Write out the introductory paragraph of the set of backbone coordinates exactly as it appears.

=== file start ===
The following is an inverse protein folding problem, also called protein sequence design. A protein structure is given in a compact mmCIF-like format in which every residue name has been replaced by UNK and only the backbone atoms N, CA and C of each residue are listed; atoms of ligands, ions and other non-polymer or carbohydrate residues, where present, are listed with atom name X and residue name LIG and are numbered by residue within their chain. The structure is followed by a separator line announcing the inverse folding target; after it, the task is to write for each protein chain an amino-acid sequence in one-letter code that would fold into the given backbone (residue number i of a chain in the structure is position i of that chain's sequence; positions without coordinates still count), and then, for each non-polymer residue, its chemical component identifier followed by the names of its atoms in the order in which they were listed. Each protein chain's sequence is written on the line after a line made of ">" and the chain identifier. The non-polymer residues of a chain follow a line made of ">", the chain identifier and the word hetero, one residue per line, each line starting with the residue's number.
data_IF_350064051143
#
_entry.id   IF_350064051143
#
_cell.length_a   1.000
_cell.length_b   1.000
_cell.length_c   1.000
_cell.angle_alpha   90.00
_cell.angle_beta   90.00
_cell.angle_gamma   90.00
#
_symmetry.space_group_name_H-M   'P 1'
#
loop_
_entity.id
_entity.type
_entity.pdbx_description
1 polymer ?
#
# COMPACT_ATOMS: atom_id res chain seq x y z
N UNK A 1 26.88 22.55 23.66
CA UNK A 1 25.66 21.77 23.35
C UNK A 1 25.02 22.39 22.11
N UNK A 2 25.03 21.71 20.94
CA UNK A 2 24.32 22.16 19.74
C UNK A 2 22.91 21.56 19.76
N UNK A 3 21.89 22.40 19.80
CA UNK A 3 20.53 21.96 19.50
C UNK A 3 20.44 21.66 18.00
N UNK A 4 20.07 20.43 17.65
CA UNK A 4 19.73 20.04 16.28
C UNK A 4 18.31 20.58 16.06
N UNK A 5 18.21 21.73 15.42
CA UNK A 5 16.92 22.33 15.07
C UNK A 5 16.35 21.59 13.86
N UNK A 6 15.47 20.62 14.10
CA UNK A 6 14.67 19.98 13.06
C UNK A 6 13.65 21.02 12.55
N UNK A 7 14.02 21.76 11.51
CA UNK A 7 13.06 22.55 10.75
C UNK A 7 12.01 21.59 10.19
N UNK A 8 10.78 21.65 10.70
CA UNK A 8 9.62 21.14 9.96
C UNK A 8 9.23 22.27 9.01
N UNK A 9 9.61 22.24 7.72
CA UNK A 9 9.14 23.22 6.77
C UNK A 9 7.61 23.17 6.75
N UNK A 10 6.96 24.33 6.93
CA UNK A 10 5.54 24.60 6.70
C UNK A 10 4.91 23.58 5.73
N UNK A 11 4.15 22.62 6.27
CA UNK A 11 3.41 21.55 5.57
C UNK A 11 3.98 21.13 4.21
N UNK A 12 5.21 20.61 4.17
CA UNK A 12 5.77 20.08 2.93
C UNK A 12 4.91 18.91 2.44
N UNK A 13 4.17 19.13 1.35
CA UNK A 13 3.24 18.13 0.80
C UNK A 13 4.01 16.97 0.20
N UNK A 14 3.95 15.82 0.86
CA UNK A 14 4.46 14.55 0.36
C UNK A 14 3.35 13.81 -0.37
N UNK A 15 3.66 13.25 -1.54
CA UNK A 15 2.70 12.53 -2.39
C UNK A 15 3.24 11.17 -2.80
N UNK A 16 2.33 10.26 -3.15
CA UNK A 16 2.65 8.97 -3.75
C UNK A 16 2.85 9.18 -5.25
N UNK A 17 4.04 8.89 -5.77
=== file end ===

The following is an inverse protein folding problem, also called protein sequence design. A protein structure is given in a compact mmCIF-like format in which every residue name has been replaced by UNK and only the backbone atoms N, CA and C of each residue are listed; atoms of ligands, ions and other non-polymer or carbohydrate residues, where present, are listed with atom name X and residue name LIG and are numbered by residue within their chain. The structure is followed by a separator line announcing the inverse folding target; after it, the task is to write for each protein chain an amino-acid sequence in one-letter code that would fold into the given backbone (residue number i of a chain in the structure is position i of that chain's sequence; positions without coordinates still count), and then, for each non-polymer residue, its chemical component identifier followed by the names of its atoms in the order in which they were listed. Each protein chain's sequence is written on the line after a line made of ">" and the chain identifier. The non-polymer residues of a chain follow a line made of ">", the chain identifier and the word hetero, one residue per line, each line starting with the residue's number.